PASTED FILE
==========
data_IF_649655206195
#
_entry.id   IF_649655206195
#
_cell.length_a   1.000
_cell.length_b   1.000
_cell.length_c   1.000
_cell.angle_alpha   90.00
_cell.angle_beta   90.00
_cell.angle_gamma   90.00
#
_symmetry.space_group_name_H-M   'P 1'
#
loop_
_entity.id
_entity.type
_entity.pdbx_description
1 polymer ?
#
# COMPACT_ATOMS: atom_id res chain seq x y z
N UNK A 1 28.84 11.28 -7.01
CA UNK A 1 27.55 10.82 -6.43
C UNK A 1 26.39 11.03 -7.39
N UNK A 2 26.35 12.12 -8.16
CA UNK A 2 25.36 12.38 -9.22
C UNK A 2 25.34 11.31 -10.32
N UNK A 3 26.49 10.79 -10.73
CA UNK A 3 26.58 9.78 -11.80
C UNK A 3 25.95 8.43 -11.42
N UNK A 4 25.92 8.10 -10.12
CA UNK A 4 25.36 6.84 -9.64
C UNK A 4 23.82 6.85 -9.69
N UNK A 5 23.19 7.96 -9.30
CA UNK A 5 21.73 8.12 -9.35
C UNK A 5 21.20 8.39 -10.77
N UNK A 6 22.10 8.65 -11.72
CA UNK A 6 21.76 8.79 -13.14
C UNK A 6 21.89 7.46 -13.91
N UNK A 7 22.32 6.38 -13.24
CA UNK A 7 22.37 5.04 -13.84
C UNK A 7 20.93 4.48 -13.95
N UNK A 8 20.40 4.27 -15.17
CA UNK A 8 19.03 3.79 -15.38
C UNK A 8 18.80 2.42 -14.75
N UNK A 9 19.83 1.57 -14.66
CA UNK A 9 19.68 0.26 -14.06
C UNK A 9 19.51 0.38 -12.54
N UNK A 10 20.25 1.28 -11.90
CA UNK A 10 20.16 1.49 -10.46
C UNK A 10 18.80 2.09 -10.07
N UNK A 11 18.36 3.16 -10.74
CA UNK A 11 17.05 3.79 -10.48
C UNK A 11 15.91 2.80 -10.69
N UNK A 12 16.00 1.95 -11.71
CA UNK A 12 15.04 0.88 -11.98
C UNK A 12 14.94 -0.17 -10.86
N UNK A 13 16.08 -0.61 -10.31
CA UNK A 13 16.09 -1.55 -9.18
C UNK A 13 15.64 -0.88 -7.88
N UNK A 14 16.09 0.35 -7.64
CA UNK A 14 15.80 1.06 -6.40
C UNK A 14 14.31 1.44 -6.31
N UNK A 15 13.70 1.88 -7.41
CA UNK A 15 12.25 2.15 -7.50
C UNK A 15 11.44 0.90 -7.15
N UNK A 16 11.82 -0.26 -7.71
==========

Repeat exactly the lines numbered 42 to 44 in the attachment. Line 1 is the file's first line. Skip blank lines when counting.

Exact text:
N UNK A 8 20.40 4.27 -15.17
CA UNK A 8 19.03 3.79 -15.38
C UNK A 8 18.80 2.42 -14.75